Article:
A gifted individual is a quick and clever thinker, who is able to deal with complex matters. Autonomous, curious and passionate. A sensitive and emotionally rich person, living intensely. He or she enjoys being creative. -definition of giftedness written by the Netherlands Study on Giftedness in Adults

Sunday, July 29, 2012

It's Coming! It's Coming!

I'm so excited to tell you about something that is coming up! It's the International Week of the Gifted, coming August 6-12. This year, we will be sharing ideas on how we will celebrate the International Year of Giftedness and Creativity (2013). So it's going to be super-exciting to see what is coming up in the year ahead, and ways we can engage our gifted learners in expressing their creativity! 

And then start writing (or creating)! Anyone may submit a blog or visual presentation to become part of the tour. How will YOU celebrate? Come back here during the first full week of August to see what the kidlet and I are up to... <evil laugh>.

Thursday, July 5, 2012

But It Won't Be Like That for the Kidlet

The other night, I was watching a television show. It was an episode that I'd seen before, but had always thought that the 22-month old boy they had chosen to play a certain role had to be a bit, well, slow. He didn't have much vocabulary - repeating a single word or maybe putting together a sentence of 3 words every so often. But this time, I was struck by the thought that maybe this kid wasn't slow, maybe my whole view of what is appropriate for a 22-month old child is massively skewed by my own experience of parenting a profoundly gifted child. It made me cry.

You see, we've just been through the season of graduations. I know a lot of high school graduates in the class of 2012, and we spent most weekends last month going from one graduation party to another. It's terrific. Except it makes me very sad.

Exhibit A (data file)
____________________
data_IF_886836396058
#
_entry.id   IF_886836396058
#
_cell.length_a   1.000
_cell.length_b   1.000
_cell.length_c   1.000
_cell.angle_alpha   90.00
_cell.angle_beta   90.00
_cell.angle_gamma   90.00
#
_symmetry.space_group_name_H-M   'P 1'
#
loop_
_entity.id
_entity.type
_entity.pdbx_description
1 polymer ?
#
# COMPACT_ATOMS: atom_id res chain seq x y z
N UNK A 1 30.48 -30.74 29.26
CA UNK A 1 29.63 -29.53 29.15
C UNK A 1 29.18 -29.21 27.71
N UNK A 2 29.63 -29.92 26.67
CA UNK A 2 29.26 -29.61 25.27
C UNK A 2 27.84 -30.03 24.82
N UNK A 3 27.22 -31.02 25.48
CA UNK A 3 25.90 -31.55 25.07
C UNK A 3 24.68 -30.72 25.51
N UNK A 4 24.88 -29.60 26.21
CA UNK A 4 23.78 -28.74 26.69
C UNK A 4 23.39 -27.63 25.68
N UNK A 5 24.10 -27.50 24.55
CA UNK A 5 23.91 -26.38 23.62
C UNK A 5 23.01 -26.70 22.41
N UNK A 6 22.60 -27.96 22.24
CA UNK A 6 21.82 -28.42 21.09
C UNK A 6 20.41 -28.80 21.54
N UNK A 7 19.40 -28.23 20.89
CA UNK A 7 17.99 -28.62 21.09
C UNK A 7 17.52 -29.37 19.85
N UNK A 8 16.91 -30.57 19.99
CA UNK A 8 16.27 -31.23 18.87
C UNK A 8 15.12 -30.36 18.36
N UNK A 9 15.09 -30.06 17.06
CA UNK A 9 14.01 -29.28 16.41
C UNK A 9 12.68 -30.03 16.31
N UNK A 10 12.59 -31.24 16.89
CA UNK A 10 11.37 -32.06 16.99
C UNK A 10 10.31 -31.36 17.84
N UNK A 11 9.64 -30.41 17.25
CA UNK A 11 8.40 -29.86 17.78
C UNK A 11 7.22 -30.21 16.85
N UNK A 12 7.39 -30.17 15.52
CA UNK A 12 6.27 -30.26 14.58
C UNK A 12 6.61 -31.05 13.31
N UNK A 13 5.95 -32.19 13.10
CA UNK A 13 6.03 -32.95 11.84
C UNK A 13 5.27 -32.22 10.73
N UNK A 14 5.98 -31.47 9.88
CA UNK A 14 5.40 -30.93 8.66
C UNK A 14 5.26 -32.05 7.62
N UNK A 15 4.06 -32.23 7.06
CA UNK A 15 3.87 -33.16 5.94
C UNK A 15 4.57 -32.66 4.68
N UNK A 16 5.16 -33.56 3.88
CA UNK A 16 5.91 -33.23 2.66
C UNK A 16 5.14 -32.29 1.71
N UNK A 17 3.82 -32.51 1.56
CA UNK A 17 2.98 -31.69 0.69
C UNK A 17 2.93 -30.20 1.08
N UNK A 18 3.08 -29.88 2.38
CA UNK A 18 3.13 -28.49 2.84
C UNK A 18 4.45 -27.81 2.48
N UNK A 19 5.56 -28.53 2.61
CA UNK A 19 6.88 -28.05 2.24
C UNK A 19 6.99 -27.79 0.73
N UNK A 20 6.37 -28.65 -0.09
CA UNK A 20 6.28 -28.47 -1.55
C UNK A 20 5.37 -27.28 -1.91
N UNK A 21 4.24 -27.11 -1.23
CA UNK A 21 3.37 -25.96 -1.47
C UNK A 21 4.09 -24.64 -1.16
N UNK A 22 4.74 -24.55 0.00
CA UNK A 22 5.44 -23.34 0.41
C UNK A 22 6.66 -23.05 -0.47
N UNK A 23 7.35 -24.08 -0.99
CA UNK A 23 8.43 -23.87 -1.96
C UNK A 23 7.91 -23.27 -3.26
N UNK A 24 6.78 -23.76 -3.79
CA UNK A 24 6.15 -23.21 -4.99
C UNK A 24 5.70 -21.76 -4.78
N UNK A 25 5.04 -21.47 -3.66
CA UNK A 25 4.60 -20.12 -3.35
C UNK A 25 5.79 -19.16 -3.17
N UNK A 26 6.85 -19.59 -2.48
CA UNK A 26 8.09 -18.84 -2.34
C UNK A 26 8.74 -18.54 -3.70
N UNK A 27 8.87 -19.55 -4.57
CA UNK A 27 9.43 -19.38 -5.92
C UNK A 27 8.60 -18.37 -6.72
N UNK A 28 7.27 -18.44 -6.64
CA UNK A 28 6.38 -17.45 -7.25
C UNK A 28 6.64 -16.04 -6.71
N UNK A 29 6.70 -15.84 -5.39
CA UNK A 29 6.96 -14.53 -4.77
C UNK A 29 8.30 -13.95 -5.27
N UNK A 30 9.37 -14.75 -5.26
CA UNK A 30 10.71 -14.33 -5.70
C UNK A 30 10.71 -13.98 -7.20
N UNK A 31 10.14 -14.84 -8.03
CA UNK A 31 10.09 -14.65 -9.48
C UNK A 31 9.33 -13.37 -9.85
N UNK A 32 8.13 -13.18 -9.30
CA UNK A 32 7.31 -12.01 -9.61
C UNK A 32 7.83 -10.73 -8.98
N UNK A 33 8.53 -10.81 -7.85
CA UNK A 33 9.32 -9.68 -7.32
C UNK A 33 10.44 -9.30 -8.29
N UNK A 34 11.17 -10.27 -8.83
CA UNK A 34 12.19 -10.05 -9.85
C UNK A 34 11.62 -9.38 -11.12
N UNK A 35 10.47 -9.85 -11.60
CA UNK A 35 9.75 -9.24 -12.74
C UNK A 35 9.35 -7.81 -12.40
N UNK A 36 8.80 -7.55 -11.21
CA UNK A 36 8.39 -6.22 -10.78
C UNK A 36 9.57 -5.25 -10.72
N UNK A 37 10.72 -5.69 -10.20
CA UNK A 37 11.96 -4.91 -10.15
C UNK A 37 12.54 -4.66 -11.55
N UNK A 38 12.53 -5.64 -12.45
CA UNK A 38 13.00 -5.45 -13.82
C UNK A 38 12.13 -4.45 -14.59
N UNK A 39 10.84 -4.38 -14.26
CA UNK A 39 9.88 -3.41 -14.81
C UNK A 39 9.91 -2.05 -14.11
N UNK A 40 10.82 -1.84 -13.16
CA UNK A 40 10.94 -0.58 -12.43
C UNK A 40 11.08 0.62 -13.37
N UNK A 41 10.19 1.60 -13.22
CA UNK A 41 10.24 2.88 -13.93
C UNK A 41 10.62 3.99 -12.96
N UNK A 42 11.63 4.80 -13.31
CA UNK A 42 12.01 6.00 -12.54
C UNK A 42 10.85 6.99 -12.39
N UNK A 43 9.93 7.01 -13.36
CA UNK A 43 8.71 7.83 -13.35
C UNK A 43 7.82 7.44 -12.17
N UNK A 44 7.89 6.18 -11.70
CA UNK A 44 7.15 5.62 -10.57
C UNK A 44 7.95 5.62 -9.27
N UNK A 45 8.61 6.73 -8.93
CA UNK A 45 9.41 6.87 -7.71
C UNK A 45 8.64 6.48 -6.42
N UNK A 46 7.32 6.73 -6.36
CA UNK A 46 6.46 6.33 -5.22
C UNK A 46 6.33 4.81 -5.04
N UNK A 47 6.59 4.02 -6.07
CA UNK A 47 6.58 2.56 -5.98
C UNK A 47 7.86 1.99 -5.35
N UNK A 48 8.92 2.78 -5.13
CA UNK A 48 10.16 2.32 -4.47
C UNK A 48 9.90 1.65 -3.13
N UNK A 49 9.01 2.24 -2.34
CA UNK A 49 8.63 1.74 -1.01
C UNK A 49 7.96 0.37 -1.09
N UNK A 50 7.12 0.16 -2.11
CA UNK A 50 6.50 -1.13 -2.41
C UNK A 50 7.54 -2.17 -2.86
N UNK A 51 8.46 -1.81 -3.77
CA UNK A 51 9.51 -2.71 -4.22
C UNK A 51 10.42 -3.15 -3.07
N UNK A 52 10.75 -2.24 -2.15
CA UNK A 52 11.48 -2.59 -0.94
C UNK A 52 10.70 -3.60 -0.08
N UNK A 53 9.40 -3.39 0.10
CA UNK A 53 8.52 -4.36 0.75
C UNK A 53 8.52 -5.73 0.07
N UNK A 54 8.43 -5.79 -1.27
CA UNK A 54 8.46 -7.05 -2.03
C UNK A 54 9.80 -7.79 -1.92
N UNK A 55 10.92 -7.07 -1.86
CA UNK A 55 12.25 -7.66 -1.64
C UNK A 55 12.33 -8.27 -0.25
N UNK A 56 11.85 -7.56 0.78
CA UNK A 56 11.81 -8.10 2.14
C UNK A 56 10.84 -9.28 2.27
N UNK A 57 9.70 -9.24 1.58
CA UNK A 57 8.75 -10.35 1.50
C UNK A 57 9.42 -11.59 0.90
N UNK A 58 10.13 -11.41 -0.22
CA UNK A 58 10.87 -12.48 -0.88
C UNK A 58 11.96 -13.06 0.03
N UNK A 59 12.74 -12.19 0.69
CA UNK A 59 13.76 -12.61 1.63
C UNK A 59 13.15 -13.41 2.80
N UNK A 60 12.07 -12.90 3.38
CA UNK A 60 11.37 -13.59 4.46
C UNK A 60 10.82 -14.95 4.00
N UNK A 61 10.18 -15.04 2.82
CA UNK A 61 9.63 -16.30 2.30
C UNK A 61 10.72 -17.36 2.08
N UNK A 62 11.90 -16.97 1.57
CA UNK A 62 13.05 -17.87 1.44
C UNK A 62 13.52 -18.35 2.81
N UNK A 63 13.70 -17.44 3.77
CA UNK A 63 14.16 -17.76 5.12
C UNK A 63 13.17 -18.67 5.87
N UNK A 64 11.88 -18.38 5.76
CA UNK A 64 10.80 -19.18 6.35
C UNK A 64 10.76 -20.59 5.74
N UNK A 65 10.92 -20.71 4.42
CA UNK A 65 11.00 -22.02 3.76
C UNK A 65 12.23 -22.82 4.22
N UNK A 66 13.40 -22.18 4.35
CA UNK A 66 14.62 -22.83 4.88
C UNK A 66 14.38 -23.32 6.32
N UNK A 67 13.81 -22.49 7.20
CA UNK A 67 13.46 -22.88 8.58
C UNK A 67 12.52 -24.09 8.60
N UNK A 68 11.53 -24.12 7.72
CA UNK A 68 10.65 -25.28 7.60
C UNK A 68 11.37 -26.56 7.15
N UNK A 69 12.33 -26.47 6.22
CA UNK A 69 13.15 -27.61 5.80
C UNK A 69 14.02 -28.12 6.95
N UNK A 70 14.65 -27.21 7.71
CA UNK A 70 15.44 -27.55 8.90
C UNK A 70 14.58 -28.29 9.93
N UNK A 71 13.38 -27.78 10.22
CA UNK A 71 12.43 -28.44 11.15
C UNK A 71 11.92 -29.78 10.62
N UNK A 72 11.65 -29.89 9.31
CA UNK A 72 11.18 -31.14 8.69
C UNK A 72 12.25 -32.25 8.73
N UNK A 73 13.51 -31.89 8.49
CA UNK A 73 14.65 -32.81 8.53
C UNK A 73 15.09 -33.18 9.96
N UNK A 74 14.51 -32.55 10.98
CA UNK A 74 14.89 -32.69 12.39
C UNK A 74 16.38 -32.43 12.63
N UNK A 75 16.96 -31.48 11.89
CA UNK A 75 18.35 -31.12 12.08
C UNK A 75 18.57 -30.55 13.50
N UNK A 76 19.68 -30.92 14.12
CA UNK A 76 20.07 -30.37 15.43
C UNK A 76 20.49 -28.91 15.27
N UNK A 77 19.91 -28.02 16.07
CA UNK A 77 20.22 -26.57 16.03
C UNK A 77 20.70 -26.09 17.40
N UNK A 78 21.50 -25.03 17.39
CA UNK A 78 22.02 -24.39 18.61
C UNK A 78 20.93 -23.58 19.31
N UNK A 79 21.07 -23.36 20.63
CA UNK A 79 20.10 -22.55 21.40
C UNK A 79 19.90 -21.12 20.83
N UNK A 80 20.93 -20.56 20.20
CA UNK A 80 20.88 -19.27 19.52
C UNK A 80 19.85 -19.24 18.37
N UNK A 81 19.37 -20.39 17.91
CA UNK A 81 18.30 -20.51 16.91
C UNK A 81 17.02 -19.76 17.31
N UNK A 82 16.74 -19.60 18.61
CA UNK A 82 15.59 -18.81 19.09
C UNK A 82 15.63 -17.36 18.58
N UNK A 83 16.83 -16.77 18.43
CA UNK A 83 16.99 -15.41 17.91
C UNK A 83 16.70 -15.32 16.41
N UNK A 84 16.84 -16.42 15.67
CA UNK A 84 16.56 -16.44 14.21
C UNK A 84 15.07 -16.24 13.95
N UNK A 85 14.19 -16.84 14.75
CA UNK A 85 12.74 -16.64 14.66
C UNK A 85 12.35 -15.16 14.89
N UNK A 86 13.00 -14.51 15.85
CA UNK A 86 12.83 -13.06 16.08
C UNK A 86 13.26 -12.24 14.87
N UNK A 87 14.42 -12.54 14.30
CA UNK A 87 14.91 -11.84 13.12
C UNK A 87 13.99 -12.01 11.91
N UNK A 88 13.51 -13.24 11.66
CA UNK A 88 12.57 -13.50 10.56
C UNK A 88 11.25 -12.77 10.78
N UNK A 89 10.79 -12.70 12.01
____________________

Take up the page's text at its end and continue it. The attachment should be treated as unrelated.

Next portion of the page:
These seniors have been doing all the things that high school seniors are supposed to do. They took senior pictures, they've been filling out college applications and getting their acceptance letters, they went to prom, they are doing senior trips and senior skip days and of course there is baccalaureate, graduation and the required graduation party (and I'm sure a lot I don't need to know about). They are looking forward to their next steps - some will be traveling on an in-between year before heading to college; some are going far away to universities; some are staying closer to home. They all have plans.

It won't be like that for the kidlet. How do I know? Well, he's 12 and he's already mostly finished high school. He took the SAT in May and scored higher than I did as a junior in high school. I could have "graduated" him with the class of 2012 without blinking an eye. There was no reason to - and he's CERTAINLY not ready to go to college yet (I have no doubt that he could comprehend everything in a college class, and contribute to discussions fairly well. But there's no way he could actually pass one yet). We will fill the time with the one remaining high school subject he hasn't completed yet, and let him start researching more deeply into his special interest field (aerodynamics). If I can get him into a college course, I will do so as it's appropriate.

See, college is going to be a gradual adjustment for him - not a big celebration followed by a move into the dorm, freshman activities and midnight ice cream or Taco Bell runs. He could be finished with his Bachelor's degree before he ever decides to move away from home. Will he ever have a dorm experience?

I'm trying to be happy for my friends who have their now- (or nearly-) adult children graduating. But I can't help feeling a bit envious of the normalcy. And I can't help grieving the list of childhood markers in our family that have been greatly accelerated beyond our capability to manage them.

But I've got to let him be who HE is. And that's never been, nor will it ever be, "normal."